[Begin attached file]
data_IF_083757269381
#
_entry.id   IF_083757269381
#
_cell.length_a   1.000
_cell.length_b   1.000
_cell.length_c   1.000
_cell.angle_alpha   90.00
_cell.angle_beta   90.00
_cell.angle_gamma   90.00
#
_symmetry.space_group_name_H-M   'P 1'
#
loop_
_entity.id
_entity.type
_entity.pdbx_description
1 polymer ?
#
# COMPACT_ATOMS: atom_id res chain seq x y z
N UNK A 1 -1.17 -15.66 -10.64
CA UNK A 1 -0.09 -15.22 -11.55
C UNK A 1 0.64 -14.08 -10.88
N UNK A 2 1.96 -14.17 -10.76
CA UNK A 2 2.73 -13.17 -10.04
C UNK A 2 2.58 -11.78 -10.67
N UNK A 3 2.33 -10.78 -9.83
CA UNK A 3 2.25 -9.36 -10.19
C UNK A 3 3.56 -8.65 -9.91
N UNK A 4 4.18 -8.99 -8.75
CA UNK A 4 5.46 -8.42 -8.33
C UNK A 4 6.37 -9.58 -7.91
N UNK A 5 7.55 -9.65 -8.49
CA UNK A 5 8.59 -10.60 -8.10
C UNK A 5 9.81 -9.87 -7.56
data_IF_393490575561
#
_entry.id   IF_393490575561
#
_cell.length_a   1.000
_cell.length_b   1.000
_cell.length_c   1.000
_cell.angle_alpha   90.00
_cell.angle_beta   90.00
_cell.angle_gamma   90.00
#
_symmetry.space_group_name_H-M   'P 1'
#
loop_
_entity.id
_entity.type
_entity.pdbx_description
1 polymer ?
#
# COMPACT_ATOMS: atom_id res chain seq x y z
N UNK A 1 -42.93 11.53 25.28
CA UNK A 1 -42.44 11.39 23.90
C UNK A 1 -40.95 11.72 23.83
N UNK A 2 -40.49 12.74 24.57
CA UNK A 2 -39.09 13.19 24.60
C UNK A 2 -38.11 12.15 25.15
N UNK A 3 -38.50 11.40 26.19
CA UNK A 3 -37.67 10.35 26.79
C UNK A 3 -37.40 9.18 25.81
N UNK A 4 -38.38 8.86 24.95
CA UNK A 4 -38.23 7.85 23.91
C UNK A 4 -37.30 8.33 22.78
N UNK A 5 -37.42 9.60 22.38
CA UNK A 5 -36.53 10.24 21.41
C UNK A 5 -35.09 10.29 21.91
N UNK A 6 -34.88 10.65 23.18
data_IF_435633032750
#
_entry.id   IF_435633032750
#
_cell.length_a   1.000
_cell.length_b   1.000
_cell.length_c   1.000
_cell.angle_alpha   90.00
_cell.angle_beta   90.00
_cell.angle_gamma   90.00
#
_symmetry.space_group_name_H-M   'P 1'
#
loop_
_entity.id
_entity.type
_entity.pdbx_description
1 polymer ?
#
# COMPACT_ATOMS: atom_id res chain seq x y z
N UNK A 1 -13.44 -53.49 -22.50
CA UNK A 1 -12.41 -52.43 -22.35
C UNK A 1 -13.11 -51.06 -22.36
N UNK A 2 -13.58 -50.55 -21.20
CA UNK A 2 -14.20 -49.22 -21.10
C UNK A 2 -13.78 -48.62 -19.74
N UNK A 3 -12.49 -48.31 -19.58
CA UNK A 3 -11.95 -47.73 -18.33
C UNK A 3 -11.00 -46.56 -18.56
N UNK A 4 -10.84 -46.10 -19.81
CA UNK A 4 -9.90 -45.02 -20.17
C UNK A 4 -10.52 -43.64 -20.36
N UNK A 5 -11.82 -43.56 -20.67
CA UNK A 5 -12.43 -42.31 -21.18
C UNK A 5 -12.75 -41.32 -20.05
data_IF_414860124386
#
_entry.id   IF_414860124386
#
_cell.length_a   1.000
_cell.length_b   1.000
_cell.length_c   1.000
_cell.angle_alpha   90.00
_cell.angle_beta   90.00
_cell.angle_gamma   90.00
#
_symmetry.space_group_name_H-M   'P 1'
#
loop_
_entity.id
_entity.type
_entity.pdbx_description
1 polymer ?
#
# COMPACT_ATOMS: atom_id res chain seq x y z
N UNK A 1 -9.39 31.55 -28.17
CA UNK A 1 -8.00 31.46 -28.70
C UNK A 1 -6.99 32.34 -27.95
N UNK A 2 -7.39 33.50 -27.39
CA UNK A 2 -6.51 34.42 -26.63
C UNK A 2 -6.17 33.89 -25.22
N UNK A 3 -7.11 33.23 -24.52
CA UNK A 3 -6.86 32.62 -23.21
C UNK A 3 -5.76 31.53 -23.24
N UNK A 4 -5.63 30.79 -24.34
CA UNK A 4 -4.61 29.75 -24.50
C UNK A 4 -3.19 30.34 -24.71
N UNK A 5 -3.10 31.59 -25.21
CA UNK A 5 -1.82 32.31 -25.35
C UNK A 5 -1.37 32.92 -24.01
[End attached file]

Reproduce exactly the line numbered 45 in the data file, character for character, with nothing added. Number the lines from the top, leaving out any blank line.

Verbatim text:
_cell.angle_gamma   90.00